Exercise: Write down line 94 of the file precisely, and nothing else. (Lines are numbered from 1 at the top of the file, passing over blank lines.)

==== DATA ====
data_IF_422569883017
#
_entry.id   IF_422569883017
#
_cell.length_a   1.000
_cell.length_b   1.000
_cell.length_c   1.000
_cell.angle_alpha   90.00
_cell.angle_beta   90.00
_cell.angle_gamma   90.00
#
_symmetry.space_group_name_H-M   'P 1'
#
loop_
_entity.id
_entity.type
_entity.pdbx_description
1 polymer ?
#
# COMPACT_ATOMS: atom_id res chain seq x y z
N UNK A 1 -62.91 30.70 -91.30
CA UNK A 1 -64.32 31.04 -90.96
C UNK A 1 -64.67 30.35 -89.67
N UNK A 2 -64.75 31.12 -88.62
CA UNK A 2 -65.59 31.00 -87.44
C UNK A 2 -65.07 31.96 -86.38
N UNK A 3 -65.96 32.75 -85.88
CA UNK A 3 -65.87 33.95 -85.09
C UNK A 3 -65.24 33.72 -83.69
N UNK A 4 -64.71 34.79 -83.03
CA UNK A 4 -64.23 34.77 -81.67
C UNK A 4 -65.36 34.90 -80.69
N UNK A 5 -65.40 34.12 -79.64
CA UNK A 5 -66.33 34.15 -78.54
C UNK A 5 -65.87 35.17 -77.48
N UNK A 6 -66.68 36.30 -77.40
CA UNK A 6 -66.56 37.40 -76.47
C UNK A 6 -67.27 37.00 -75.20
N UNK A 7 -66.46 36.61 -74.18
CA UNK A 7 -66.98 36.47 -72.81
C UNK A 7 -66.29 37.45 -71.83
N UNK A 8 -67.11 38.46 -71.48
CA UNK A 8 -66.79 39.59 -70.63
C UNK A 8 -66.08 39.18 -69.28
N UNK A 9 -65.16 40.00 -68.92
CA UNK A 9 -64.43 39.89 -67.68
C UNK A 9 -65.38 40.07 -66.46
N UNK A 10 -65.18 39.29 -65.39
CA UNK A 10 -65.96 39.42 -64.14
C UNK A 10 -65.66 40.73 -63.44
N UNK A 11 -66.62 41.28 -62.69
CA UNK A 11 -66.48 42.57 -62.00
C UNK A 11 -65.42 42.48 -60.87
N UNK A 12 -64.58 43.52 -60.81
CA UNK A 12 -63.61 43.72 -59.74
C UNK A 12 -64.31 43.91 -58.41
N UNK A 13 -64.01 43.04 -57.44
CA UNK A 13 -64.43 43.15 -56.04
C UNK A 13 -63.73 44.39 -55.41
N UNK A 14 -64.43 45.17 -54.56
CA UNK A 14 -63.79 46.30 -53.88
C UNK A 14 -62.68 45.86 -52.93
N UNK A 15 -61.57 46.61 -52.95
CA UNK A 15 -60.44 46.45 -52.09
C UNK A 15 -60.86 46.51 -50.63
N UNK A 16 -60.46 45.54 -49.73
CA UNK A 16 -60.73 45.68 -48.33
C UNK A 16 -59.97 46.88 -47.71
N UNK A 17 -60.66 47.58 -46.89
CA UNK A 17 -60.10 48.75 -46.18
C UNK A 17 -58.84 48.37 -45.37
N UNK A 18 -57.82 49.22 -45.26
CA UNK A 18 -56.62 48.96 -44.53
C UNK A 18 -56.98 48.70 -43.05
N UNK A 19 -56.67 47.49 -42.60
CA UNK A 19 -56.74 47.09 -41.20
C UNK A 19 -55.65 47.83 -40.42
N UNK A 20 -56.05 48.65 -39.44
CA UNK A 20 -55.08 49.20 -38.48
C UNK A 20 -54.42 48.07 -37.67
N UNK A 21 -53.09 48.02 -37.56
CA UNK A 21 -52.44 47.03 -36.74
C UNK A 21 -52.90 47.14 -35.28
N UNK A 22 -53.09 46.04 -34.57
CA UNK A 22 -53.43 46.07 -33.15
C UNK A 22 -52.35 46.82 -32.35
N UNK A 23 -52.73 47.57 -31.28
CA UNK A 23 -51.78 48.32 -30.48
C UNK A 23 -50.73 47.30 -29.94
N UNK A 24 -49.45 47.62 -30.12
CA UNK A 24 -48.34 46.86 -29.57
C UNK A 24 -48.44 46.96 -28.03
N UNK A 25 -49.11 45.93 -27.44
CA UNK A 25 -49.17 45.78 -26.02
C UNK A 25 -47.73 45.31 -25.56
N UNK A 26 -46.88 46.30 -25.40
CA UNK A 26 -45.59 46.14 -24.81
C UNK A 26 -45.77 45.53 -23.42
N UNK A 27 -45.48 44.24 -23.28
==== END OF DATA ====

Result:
CA UNK A 25 -49.17 45.78 -26.02